Fire industry survey suggests a period of relative stability in the market


While there have been a raft of changes in both politics and the economy, the latest fire industry survey reveals the sector has remained stable

The latest fire industry survey has revealed a number of surprising market trends as well as a number of expected. The Fire Industry Association’s (FIA) Market Conditions Survey, Wave 8, provides an insight into the current movements in the industry nationwide.

Political uncertainty

The survey, which is carried out every six months, has shown that while there have been changes in the political landscape the market has remained relatively stable.

Wave 8 of the survey asked respondents how political changes such as the triggering of Article 50, the snap General Election and the fluctuating pound had impacted their business. Overall it was clear despite the uncertainty there was a period of relative stability in the market.

One of the major issues flagged in this survey was Brexit. While this revelation is unsurprising, given the political uncertainty the vote to leave the EU caused, it has led to prices increasing. Some 78 per cent of respondents said supplier costs have risen in the past six months alone. Furthermore, only 20 per cent said Brexit will have a negative impact, over 50 per cent said there would be no change, and the remaining 30 per cent said it would be positive.

Conversely, there seemed to be a period of growth, with almost 20 per cent of exporters reporting a small boom in the last six months since the October survey. This was substantially more than was seen in October 2016. Following the referendum only 1-2 per cent of businesses reported growth.

Orders saw a decline, with around 50 per cent reporting they have seen ‘slightly more’ orders in the last six months. This was less than the 56 per cent seen in the previous survey. However, this figure was still higher than seen in April 2016 and October 2015. During these periods it was around 45 per cent. Comparatively, the number of responders stating they saw ‘slightly less’ orders in this survey was up from seven per cent to around 15.


An issue that has persisted since the last survey is a shortage of skilled technicians. The problem was raised in October 2016 and has seen no sign of abating six months on.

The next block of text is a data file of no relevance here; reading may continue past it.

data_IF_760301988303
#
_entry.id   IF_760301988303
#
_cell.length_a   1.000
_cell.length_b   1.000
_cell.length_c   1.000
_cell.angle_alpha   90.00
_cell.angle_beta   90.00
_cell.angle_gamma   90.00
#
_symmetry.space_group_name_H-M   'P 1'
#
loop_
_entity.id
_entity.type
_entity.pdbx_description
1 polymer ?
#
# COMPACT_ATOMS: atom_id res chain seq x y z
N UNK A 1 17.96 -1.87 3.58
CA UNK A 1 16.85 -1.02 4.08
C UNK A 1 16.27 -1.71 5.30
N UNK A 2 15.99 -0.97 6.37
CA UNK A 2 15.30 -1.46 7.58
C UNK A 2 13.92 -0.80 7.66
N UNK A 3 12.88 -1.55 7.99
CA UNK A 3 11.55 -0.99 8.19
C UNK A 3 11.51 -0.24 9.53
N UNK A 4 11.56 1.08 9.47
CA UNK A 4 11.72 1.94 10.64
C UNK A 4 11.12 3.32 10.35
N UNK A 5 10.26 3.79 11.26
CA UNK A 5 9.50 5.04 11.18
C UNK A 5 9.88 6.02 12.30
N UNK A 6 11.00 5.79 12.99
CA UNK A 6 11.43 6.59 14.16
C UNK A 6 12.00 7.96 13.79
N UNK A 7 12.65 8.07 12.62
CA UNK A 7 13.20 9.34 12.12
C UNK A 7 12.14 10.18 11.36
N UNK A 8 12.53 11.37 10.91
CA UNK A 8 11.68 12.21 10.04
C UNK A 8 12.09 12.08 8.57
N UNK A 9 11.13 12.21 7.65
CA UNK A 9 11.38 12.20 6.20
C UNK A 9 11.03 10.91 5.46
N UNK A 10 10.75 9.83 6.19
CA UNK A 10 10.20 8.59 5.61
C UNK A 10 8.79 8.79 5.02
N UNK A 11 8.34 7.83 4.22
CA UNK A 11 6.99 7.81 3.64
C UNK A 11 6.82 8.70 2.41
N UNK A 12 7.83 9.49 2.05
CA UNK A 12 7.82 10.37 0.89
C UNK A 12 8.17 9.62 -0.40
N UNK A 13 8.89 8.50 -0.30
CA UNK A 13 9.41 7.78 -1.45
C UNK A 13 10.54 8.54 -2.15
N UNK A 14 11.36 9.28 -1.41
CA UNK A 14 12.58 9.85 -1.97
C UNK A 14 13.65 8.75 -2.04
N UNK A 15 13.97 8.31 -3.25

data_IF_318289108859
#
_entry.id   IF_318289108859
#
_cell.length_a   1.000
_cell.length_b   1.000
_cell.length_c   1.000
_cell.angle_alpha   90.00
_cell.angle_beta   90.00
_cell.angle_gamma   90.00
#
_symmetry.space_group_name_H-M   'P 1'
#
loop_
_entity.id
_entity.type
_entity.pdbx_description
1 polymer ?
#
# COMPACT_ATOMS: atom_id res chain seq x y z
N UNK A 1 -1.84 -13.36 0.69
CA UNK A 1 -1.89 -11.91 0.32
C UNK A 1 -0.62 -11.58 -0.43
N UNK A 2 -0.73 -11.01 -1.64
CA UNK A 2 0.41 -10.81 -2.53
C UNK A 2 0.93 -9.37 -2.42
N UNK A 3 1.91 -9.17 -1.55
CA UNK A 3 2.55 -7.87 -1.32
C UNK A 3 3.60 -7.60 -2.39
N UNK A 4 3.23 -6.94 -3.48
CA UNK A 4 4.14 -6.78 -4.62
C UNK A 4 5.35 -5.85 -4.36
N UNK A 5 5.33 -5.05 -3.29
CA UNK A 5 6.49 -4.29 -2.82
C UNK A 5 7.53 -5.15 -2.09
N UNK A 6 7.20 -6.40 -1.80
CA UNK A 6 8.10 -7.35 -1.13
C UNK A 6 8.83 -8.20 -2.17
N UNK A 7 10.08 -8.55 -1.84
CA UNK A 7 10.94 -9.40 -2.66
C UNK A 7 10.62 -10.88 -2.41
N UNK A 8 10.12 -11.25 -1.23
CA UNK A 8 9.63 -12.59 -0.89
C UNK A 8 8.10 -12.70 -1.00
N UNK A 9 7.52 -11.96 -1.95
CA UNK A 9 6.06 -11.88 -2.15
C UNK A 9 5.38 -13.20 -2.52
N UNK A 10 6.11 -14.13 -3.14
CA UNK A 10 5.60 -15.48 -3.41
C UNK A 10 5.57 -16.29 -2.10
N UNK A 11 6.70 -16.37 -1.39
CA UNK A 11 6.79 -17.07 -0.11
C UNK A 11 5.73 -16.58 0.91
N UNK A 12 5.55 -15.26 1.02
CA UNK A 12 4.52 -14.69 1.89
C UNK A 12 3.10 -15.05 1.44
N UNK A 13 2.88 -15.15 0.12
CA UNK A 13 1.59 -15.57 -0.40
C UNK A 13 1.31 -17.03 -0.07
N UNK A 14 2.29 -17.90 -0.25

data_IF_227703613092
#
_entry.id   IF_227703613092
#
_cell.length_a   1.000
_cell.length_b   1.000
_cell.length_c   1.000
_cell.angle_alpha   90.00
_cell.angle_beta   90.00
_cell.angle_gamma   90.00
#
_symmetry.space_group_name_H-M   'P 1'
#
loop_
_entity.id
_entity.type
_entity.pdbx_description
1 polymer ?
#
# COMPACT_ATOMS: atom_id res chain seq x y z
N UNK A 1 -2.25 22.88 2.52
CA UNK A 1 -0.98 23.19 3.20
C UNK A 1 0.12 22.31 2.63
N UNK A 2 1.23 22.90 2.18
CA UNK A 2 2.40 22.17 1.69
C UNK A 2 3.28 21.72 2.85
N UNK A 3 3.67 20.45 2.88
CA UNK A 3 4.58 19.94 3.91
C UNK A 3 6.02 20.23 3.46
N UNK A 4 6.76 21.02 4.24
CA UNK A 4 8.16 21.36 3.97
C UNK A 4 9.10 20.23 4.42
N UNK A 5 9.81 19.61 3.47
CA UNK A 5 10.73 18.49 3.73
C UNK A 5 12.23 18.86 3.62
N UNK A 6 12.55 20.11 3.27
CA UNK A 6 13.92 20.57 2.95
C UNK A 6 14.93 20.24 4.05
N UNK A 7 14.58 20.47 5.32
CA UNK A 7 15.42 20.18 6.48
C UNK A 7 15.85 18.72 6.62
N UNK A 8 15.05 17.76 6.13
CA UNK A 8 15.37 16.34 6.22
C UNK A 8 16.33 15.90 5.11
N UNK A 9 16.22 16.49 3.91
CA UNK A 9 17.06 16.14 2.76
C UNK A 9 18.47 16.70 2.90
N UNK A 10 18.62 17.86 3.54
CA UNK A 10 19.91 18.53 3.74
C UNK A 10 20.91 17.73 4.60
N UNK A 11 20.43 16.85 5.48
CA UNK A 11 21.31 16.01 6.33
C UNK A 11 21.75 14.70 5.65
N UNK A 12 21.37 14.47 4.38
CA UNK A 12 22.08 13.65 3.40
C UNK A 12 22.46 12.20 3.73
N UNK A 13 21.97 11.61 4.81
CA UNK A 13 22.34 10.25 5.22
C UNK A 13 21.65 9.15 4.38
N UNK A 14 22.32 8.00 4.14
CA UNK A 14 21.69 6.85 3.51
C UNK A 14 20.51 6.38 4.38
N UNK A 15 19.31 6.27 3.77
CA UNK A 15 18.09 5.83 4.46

One responder said there was “still a great concern over the skills levels of installers. Many installation companies are sub-contracting labour intensive work which is having a detrimental effect on system commissioning.”

Another warned: “Too many unqualified people giving bad advice or not completing work correctly at a lower cost resulting in us either losing work or having to reduce our charges meaning we can’t afford more training or more engineers.”

Training remained an important theme in this survey, with almost 70 per cent of employers willing to invest more time and money into technicians if it resulted in a nationally recognised qualification.

“People should have to be qualified to work in the fire industry so the advice given is compliant with current legislation,” commented a responder.

Training is certainly an area FIA have been championing lately. The association revealed four new qualifications that will focus on the main job roles within the fire detection and alarm sector. This includes Designers, Installers, Maintainers and Commissioners.

The qualifications were identified by FIA in conjunction with employers, recruiters, member organisations and learners.  Each course is related to the four specific job roles and have been developed with this in mind.

Each course is equivalent to an A-Level or NVQ Level 3 and will award the learner with Level 3 on the Regulated Qualifications Framework (RQF) upon completion. Furthermore, the courses are also equivalent to the new Level 4 on the European Qualifications Framework. This is one level higher than specified in the newly released EN 16763 Standard for those working in the fire and security sector.

The HS2 Survey


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